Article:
Same sex communal bathing liberates one from all that cultural baggage and to experience mixed sex bathing, as  in Japan, takes it a step further. I would go as far as to say that not only does communal nudity provide a sense of liberation from the legacy of history as well as other negative baggage we carry about our bodies, but it is also a political statement. In Britain, if not indeed western society, masculinity and what comprises being male, expressed by traits such as: not showing emotion,  heterosexuality, avoiding  same-sex physical contact,  revulsion at  male nudity, aggression,  etc, all focus on the penis and its capabilities and the fear that relaxing any constraints may entice engagement or may reveal more about us than we want to know.  And with the  taboos unnoticed, invisible and perceived as natural, they become a springboard from which pumpkins judge the world around them.

In future I will mark such posts with a logo warning readers that the content is not suitable for pumpkin people.


Not suitable for pumpkin people


Creative Commons License

© 林東哲 2010 Creative Commons Licence.


7 Responses

Subscribe to comments with RSS.

  1. Brandi said, on October 18, 2010 at 12:05 pm

    I agree with this.
    For years I’ve had this same argument with my sister
    You just said it a lot better and sounded smart.

    It’s a penis not a demi-god figure to be secretly worshiped and damned in public.

    Oh and I was amused at the way you called people of a certain mind set pumpkins.. I’d have used more offending words but I enjoyed yours more.

  2. Hamish Nelson said, on October 18, 2010 at 3:48 pm

    “They describe this blog about ‘boys dropping their trousers,’ a blog about ‘kiddies,’ and a ‘gay blog’….” What a bunch of tossers! I doubt they have actually ever read your blog, if they did they did with their eyes closed.

    • Nick said, on October 19, 2010 at 1:19 am

      Yea, it suddenly makes you realise what must go on in the press and TV and and how so many people just see what they want to. So much for university educations! But in fairness, I’ve made gaffs when I have not read a blog or post carefully and then made a fool of myself. Nothing like learning the hard way! Sometimes you have to resist pressing ‘send.’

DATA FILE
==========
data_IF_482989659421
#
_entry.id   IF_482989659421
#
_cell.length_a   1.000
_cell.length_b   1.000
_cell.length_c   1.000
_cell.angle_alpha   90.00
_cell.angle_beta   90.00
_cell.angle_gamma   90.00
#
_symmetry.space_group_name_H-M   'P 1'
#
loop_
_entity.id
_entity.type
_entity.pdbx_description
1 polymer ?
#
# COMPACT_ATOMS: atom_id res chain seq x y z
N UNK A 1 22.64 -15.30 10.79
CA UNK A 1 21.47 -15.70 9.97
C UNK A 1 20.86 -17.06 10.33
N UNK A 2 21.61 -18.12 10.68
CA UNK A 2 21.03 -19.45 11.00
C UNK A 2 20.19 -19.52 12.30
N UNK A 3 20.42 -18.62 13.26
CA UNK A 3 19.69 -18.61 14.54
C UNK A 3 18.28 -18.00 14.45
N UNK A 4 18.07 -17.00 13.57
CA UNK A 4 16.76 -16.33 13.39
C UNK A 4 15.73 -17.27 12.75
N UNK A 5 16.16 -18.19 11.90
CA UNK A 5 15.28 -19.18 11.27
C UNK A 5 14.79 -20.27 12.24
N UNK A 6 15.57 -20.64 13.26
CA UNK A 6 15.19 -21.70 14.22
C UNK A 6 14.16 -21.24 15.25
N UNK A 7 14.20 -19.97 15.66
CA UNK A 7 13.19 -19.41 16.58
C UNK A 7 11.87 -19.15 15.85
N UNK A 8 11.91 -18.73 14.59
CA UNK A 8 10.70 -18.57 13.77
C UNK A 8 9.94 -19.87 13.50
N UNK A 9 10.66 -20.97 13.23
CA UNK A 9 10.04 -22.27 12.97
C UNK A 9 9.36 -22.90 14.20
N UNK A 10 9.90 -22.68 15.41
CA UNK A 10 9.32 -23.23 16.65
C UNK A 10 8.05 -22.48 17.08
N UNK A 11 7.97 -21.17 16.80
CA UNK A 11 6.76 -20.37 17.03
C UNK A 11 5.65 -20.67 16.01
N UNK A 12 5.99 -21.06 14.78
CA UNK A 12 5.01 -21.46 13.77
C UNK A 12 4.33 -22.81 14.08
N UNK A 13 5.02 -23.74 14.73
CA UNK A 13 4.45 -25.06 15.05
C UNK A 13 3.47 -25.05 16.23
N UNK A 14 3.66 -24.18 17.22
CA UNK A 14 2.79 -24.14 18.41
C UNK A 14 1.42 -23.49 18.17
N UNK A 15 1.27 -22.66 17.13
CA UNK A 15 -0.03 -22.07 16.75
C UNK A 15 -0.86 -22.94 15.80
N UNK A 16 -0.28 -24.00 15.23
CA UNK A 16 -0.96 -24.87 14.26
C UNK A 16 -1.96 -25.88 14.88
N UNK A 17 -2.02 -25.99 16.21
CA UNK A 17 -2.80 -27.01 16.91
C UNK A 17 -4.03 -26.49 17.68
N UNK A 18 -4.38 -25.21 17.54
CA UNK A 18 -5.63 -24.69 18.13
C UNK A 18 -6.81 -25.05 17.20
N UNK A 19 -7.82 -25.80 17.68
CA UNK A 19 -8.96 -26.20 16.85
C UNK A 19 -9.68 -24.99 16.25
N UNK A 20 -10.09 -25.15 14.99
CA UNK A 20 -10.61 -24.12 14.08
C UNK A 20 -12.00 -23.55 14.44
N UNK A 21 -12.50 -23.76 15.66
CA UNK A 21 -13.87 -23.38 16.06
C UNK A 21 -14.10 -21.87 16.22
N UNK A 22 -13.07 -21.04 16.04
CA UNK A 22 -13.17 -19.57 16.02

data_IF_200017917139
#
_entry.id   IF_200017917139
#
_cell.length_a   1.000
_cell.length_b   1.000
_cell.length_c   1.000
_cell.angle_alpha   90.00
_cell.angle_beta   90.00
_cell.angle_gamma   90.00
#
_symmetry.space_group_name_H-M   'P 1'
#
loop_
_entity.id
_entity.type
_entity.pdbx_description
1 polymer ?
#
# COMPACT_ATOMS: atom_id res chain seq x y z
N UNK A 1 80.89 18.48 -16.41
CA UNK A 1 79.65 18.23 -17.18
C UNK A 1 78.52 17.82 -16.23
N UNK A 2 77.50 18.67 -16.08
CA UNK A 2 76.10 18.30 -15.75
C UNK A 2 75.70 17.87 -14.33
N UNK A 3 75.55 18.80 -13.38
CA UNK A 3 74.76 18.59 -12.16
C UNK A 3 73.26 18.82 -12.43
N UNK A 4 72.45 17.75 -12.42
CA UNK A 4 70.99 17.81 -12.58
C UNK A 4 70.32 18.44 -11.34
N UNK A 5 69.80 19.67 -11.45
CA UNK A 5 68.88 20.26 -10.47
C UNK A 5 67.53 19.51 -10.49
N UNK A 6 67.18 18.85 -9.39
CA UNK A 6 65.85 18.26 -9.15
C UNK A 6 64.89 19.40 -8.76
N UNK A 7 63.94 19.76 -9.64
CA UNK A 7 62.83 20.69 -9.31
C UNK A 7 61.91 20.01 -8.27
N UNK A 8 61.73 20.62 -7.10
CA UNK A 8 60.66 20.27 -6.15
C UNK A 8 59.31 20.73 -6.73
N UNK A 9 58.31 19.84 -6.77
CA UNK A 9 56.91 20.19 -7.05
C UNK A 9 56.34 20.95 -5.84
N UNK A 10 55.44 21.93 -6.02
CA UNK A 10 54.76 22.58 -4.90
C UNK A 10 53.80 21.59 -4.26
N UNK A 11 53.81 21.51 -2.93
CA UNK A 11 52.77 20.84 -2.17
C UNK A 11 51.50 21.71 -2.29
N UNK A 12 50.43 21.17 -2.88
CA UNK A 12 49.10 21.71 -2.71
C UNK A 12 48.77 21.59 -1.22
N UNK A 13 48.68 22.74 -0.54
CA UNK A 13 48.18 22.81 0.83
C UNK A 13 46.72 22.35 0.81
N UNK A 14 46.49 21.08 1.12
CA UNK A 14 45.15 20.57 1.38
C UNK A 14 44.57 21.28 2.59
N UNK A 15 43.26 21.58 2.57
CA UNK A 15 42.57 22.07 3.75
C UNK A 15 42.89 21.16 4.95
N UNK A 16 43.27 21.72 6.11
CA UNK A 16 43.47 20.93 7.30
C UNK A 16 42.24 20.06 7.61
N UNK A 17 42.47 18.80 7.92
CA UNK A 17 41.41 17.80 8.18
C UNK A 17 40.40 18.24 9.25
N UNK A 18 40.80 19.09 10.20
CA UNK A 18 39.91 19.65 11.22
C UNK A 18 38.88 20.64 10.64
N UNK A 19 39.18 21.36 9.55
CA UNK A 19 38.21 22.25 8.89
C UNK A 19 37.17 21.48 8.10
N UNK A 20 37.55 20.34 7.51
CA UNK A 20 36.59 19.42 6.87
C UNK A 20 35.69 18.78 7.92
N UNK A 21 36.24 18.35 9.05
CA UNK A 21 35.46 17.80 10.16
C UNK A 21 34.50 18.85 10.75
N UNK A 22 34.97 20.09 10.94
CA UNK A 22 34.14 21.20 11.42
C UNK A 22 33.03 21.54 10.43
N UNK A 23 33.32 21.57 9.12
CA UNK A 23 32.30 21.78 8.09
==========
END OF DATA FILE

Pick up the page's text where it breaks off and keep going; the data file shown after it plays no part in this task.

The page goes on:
3. Ian said, on March 25, 2011 at 1:57 am

    One of the things you mentioned in this post reminded me of my roommates, who are Korean exchange students, as I have mentioned before, I had just finished taking a shower and dried myself and put on my boxers and started to get dressed when one of my roommates appeared. At that time, I had just moved in so it had been about a week since I did, and he asked me so matter-of-fact, “Ian-a why haven’t I seen your gochu yet? Do you not like me?” To which I laughed so hard and replied, “Hyung, only YOU haven’t seen it, all the other hyungs have, you’re never around when I’m naked.” He then just said, “Ok, next time!” My 4 hyungs whom I live with always walk around naked. Seeing each other’s full body just for them means we are brothers. They all have girl friends, so unlike most westerners who would think surely they are gay, are misinformed. On another note, complimenting each other’s body, including gochu is common. They have complimented me as well as each other with things like, “I think our hyungs gochu is so cute and small” It was never meant as an offense to his size, just it happens our hyung is the shortest in our house so it was another way to compliment his cuteness. It’s never boring living with Korean brothers!

    • Nick said, on March 25, 2011 at 2:23 pm

      Ian, this made me laugh. I made a joke about my gochu to some friends last week. I told them it wasn’t my friend as it was small but they told me it was quite cute. On another occasion when I bemoaned it a friend said I shouldn’t because it was unique. I am quite proud to be parading my little gochu around Korea’s bathhouses and in doing so countering the myth that western men are all better hung than Koreans. Only in Korea can straight men acknowledge you have a gochu and then make a comment about it which makes you feel good. Thanks.

      • Ian said, on March 28, 2011 at 3:13 am

        Hahaha! That is definitely true! Only Korean men. It’s a bond I really can’t express. They make the body and nudity feel the way it should, natural! Gotta love them for that!

Leave a Reply

Fill in your details below or click an icon to log in:

WordPress.com Logo

You are commenting using your WordPress.com account. Log Out /  Change )

Facebook photo

You are commenting using your Facebook account. Log Out /  Change )

Connecting to %s

%d bloggers like this: